This tumultuous year has proven the essential nature of nonpartisan local news. Every day we bring you news critical to staying informed and active in the community. Join us with a tax-deductible donation.
Orange County’s health, economy and wildlife depend heavily on our precious water resources. From Laguna’s sandy beaches to Fullerton’s creeks, these areas are priceless and require extra effort to protect from pollution – especially trash.
With an influx of tourists and beachgoers this Memorial Day weekend, more trash will collect on our beaches and waterways to be swept out into the ocean. As residents of Orange County, we must do everything in our power to stop this type of pollution from reaching our most precious recourse — water.
Trash reaches our waters through three main routes: carried by wind and rain, storm drains and illegal dumping. Once trash reaches our waters, it can travel long distances leaching toxic chemicals along the way and serving as a breeding ground for bacteria. Trash destroys habitat, harms wildlife and reduces recreational opportunities all throughout Orange County.
California Trash Policy
In April, the California State Water Resources Control Board implemented a new trash policy that plans to move California toward trash-free waters. The policy defines trash as a separate pollutant and is modeled after a similar program in Los Angeles that prevents over 1 million pounds of trash from reaching Southern California waters every year.
This statewide implementation program to control trash pollution gives cities and counties two paths of compliance to choose from – both aimed at “no trash in our waters”. The first path includes the installation of trash-catching devices on all storm drains in high-density residential areas, public transportation stations, industrial and commercial zones. The second path empowers municipalities to create a self-selected trash reduction program to include increased street sweeping, consumer education programs, installation of trash-catching devices on storm drains and enactment of local ordinances to ban sources of litter.
Types of Trash: Where is it All Coming From?
Trophy Trash describes bizarre items that end up polluting our waters via illegal dumping. Coastkeeper has pulled out hundreds of pounds of these items including armchairs, shopping carts, car tires and more. These items can potentially block entire creeks; meaning water quality is vastly improved once removed.
When you combine two carcinogens linked to Parkinson’s disease and leukemia you create Styrofoam – the plastic material taking up more than 25 percent of landfills. The high-profile fight against Styrofoam targets the huge environmental production costs (second worst in the United States) and its limitless decomposition rate. It takes a minimum of five hundred years for the material to decompose and it’s quite feasible that your Styrofoam take-out box could float around in the ocean until the end of time.
Several Orange County cities took a giant leap toward a healthier marine environment by banning single-use plastic bags in April 2013. One took a step backward when Huntington Beach repealed the ban in May 2015. Huntington Beach failed to review impacts on marine life, water quality and aesthetics from the reintroduction of 99 million single-use plastic bags into the environment. Like Styrofoam, plastic bags do not break down in ocean waters, effectively killing marine life that ingests or becomes tangled in the material.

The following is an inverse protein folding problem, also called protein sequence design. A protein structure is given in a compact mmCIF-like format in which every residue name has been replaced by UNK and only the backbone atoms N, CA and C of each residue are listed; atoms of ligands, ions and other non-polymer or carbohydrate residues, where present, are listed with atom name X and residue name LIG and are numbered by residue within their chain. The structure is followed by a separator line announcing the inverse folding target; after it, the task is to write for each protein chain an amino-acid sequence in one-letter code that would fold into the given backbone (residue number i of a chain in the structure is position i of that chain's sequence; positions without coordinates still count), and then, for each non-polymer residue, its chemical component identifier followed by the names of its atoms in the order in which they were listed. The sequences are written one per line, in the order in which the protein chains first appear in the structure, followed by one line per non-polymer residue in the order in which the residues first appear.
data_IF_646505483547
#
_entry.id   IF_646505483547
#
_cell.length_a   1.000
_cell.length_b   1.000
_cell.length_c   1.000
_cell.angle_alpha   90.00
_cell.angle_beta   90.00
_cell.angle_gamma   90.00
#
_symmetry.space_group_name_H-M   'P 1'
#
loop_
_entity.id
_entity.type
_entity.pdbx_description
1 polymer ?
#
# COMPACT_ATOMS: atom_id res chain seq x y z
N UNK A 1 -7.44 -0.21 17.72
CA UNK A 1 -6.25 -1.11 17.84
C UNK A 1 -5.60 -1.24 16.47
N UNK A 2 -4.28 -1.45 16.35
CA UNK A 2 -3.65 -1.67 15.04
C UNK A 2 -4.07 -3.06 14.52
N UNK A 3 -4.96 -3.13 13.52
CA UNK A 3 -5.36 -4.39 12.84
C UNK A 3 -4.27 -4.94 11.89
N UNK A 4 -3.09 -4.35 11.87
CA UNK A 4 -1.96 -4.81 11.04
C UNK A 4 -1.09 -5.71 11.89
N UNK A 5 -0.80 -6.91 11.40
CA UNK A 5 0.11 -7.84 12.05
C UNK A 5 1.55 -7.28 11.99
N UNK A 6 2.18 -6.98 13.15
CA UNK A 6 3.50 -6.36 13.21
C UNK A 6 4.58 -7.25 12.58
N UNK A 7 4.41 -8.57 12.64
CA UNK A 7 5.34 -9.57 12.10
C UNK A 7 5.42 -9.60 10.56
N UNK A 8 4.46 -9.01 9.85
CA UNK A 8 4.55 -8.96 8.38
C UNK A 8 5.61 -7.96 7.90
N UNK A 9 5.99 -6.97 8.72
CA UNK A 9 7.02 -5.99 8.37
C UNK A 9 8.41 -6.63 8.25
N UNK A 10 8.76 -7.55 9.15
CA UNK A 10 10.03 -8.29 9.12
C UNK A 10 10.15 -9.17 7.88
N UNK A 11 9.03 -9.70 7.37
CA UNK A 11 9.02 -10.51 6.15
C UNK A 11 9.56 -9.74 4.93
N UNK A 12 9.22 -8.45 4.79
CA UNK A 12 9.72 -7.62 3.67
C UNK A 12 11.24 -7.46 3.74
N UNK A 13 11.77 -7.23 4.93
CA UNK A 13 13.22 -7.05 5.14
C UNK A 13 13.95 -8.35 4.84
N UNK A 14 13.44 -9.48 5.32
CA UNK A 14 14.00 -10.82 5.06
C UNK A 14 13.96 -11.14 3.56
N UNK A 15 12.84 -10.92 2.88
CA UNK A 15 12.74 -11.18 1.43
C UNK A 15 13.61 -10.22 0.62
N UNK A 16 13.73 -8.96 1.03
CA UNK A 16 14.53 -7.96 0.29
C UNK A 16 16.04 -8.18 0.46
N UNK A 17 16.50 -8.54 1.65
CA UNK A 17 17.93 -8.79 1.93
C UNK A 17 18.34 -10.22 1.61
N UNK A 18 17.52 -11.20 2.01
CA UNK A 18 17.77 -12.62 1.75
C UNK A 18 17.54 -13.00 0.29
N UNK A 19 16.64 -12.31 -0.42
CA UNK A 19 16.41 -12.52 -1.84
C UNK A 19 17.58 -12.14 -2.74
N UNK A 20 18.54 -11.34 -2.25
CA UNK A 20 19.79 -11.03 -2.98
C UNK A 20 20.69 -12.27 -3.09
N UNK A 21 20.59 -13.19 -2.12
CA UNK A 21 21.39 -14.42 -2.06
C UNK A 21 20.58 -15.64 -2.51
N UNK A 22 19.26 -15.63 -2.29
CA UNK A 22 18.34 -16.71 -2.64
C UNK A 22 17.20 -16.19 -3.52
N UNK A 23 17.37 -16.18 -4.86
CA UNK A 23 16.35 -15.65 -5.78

Just because something is recyclable, doesn’t mean it gets recycled. In 2010, up to 12.7 million metric tons of recyclable plastic made its way to the ocean. Currents pick up the plastic debris and move it along their marine highway to locations like the Great Pacific Garbage Patch. The vast majority of the trash that makes up this floating vortex of garbage is non-biodegradable plastic.
Stopping Trash at the Source: Let’s Work Together
The most heartbreaking part of Orange County’s trash problem is that all of this debris is completely preventable. Every Orange County citizen has a responsibility to the safekeeping of our water resources. By taking one or more of the following steps this Memorial Day weekend and joining us in our crusade for clean water, we can ensure Orange County’s future.
If you witness someone illegally dumping trash, report the violation right away. Holding your neighbors accountable for environmental law breaking is the best way to combat this serious issue.
Choose to Reuse
Small changes like packing your picnic lunch in a reusable container or using metal cutlery instead of plastic will cause a big impact.
Make your Voice Heard
To take your environmental influence beyond a personal level, encourage your local representative to adopt and utilize laws that make sense for your community, economy and environment.
Join a Cleanup
Coastkeeper organizes beach and creek cleanup events throughout Orange County and monitors the types and sources of trash during each event. Help us take out the trash and collect data to assist the statewide efforts to eliminate or capture trash before it reaches our creeks and beaches.
Sunny beach days for Memorial Day weekend shouldn’t produce more pollution in our ocean waters. With citizens, organizations and governments working together we can make the complete elimination of trash pollution a priority. Through a combination of storm drain capture, enforcement, education and outreach, this litter can and will be addressed – we owe it to our children and our community to do so.
Ray Hiemstra is Associate Director at Orange County Coastkeeper
Opinions expressed in editorials belong to the authors and not Voice of OC.
Voice of OC is interested in hearing different perspectives and voices. If you want to weigh in on this issue or others please contact Voice of OC Involvement Editor Theresa Sears at TSears@voiceofoc.org